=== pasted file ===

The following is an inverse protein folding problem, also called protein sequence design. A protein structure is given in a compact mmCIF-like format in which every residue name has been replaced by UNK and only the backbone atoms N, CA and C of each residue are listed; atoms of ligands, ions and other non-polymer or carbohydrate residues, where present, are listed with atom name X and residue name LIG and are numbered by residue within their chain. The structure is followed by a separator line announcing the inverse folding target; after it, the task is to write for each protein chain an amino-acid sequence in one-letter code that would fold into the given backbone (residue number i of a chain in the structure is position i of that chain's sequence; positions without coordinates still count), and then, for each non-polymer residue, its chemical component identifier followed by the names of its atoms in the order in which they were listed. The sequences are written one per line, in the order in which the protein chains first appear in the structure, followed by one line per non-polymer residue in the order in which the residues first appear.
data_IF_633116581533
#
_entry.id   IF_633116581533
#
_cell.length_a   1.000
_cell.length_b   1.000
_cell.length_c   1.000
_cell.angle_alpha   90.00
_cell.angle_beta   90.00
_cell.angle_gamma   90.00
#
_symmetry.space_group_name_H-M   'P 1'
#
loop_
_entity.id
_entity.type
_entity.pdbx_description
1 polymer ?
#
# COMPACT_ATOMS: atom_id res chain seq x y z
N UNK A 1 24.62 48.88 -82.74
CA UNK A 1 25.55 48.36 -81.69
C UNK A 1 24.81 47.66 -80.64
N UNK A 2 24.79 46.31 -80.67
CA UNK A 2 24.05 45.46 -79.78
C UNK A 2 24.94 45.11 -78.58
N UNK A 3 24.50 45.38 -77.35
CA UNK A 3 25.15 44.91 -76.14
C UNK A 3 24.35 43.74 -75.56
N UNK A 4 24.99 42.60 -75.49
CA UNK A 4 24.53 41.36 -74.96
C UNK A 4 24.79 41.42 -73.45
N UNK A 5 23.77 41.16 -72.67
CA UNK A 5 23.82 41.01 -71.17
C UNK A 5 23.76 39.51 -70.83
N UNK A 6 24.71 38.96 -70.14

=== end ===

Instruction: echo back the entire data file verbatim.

The following is an inverse protein folding problem, also called protein sequence design. A protein structure is given in a compact mmCIF-like format in which every residue name has been replaced by UNK and only the backbone atoms N, CA and C of each residue are listed; atoms of ligands, ions and other non-polymer or carbohydrate residues, where present, are listed with atom name X and residue name LIG and are numbered by residue within their chain. The structure is followed by a separator line announcing the inverse folding target; after it, the task is to write for each protein chain an amino-acid sequence in one-letter code that would fold into the given backbone (residue number i of a chain in the structure is position i of that chain's sequence; positions without coordinates still count), and then, for each non-polymer residue, its chemical component identifier followed by the names of its atoms in the order in which they were listed. The sequences are written one per line, in the order in which the protein chains first appear in the structure, followed by one line per non-polymer residue in the order in which the residues first appear.
data_IF_633116581533
#
_entry.id   IF_633116581533
#
_cell.length_a   1.000
_cell.length_b   1.000
_cell.length_c   1.000
_cell.angle_alpha   90.00
_cell.angle_beta   90.00
_cell.angle_gamma   90.00
#
_symmetry.space_group_name_H-M   'P 1'
#
loop_
_entity.id
_entity.type
_entity.pdbx_description
1 polymer ?
#
# COMPACT_ATOMS: atom_id res chain seq x y z
N UNK A 1 24.62 48.88 -82.74
CA UNK A 1 25.55 48.36 -81.69
C UNK A 1 24.81 47.66 -80.64
N UNK A 2 24.79 46.31 -80.67
CA UNK A 2 24.05 45.46 -79.78
C UNK A 2 24.94 45.11 -78.58
N UNK A 3 24.50 45.38 -77.35
CA UNK A 3 25.15 44.91 -76.14
C UNK A 3 24.35 43.74 -75.56
N UNK A 4 24.99 42.60 -75.49
CA UNK A 4 24.53 41.36 -74.96
C UNK A 4 24.79 41.42 -73.45
N UNK A 5 23.77 41.16 -72.67
CA UNK A 5 23.82 41.01 -71.17
C UNK A 5 23.76 39.51 -70.83
N UNK A 6 24.71 38.96 -70.14